Photo by Emma Rogers

Opening reception for Arturo Bandini’s Dengue Fever, 2016  Photo by Emma Rogers

Opening reception for Arturo Bandini’s Dengue Fever, 2016
Photo by Emma Rogers

Opening reception for Arturo Bandini’s Dengue Fever, 2016  Photo by Emma Rogers

Opening reception for Arturo Bandini’s Dengue Fever, 2016
Photo by Emma Rogers

Arturo Bandini at Ballroom Marfa

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Vapegoat Rising, the micro-exhibition from Los Angeles-based artist collective Arturo Bandini, is only on view here in Marfa for a few more weeks, closing on May 29, 2016. Find updated images of the installation on Bandini’s website, and stay tuned for more information about their upcoming micro-exhibition, Dengue Fever, coming to the Ballroom Marfa courtyard on June 3 and on view until August 21. This upcoming program, also part of Ballroom’s ongoing After Effect exhibition, will include work from Kelly Akashi, Marten Elder, John Finneran, S. Gernsbacher, Drew Heitzler, Sarah Manuwal, Calvin Marcus, and Roni Shneior.

Do Easy Art

Do Easy Art recently spoke with Michael Dopp and Isaac Resnikoff of Arturo Bandini about “the origin of their collaboration and their aspirations for the two-part exhibition” …

Was the desert landscape a big influence on your curatorial decisions?

We used the curatorial premise of the show inside the main gallery space as our organizing principle. Although we did enjoy the idea of imagining our friends works out there in the Texas landscape.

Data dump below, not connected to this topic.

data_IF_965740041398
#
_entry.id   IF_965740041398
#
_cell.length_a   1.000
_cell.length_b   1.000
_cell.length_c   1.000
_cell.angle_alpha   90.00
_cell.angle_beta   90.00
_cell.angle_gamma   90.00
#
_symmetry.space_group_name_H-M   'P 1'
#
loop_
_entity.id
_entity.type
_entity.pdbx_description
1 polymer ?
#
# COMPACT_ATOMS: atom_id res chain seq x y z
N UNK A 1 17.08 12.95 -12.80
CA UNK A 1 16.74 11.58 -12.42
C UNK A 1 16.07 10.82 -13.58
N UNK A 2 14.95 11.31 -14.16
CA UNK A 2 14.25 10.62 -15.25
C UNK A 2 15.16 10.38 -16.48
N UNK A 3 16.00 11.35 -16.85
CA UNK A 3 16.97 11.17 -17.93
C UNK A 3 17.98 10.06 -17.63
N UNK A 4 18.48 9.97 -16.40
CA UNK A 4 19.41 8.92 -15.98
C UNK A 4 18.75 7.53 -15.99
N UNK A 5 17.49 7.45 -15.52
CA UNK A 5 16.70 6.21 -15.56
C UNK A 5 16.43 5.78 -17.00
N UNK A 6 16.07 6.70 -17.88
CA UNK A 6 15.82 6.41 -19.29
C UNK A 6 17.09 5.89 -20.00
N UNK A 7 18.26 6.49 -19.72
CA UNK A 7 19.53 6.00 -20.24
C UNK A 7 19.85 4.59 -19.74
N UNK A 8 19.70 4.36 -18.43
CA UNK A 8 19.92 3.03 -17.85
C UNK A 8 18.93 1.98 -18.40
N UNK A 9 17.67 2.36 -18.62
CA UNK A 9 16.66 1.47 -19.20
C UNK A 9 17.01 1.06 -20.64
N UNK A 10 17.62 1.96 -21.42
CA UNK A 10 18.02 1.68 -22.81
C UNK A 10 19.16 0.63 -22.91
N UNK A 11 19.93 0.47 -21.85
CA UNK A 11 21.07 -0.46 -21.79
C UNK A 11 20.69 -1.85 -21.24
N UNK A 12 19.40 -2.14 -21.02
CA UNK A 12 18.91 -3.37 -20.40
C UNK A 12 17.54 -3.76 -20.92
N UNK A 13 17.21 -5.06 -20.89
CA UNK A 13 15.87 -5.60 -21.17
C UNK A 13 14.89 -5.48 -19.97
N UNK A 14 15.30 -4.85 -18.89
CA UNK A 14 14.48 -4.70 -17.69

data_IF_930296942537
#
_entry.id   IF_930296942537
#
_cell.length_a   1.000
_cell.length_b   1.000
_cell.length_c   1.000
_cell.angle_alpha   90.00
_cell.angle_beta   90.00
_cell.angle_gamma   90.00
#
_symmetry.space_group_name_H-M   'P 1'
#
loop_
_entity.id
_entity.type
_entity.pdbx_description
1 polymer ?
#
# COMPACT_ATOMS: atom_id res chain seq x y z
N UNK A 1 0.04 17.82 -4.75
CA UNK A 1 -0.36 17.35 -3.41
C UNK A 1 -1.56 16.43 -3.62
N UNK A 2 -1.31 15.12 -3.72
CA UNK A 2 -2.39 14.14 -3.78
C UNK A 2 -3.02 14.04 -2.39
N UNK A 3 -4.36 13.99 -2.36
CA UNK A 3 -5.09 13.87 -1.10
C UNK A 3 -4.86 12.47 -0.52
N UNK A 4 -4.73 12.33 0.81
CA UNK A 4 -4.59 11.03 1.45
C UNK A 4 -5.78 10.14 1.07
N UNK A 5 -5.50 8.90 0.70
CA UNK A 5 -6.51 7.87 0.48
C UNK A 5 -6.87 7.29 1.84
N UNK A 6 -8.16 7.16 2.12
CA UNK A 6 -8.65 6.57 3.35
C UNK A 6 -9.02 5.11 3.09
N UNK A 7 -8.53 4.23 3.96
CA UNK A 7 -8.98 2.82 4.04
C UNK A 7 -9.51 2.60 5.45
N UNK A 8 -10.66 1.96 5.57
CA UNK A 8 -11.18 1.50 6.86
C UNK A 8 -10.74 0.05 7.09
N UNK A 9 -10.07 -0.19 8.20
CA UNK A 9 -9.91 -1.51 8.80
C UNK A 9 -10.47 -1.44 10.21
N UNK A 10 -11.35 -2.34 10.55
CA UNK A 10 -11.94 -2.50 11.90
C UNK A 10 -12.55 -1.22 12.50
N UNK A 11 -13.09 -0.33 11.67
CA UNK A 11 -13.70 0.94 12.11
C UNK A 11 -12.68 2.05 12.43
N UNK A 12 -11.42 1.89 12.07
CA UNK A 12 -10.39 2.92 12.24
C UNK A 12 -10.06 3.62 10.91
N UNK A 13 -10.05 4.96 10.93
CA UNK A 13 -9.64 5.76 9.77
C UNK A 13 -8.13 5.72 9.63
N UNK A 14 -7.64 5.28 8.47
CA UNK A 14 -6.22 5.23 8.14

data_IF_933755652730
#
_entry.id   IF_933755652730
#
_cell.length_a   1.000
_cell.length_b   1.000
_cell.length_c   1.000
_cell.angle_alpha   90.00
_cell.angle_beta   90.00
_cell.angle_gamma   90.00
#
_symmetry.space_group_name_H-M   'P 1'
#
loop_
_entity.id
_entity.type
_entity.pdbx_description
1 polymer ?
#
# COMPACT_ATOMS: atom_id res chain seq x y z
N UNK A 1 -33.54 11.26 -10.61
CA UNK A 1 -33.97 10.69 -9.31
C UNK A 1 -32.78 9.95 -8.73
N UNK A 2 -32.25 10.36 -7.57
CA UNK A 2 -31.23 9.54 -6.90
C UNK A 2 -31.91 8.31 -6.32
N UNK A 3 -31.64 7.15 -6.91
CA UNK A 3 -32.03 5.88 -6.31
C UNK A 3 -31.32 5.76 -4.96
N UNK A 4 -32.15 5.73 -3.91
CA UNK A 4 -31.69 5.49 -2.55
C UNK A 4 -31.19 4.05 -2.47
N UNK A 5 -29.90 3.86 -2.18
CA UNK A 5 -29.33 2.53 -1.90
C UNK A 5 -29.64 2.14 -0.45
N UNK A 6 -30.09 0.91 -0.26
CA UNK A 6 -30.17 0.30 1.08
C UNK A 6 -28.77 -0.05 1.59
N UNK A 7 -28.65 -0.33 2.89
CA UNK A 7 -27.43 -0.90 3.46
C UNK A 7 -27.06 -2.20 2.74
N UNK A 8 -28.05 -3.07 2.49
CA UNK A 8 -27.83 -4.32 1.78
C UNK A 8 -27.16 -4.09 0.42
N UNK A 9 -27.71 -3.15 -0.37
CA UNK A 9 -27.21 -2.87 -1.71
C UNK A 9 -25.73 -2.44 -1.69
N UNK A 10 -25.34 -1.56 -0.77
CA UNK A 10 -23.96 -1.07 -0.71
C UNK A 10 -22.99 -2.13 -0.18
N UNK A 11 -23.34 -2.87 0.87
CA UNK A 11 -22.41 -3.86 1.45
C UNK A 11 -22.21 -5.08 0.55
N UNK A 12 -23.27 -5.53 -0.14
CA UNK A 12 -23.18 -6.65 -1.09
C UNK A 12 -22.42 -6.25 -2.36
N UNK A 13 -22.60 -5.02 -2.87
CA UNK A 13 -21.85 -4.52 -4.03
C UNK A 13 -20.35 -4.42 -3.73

How do the two shows connect to each other? Is the second show a denouement or does it play a counterbalancing role?

Maybe it’s counterbalancing? Mostly we wanted to be able to have two shows. To ephasize that Arturo Bandini functions as a gallery, not a singular installation. It also allowed us to include the works of more people we like. We came up with two shows both reflecting different types of landscape. The first one, Vapegoat Rising, is rock and fog, so it’s a desert show of sorts, but a foggy dessert. The second show is jungle. Dengue Fever, is denser and more colorful. The work is less austere.

Keep reading at Do Easy Art, and find Fredrik Nilsen’s documentation of Vapegoat Rising in our After Effect photo archive.

Agnes Pelton and the American Transcendental

Pelton-Ascent-aka-Liberation-1946-519x794 Agnes Pelton
Ascent (aka Liberation), 1946
Oil on canvas
32 x 21 inches
Courtesy of Michael Rosenfeld Gallery, LLC, New York

Ballroom Marfa Presents
“Agnes Pelton and the American Transcendental”: A lecture by artist Mary Weatherford
May 21, 2016 at The Crowley Theater in Marfa, TX
Doors at 6pm, lecture at 6:30pm
Free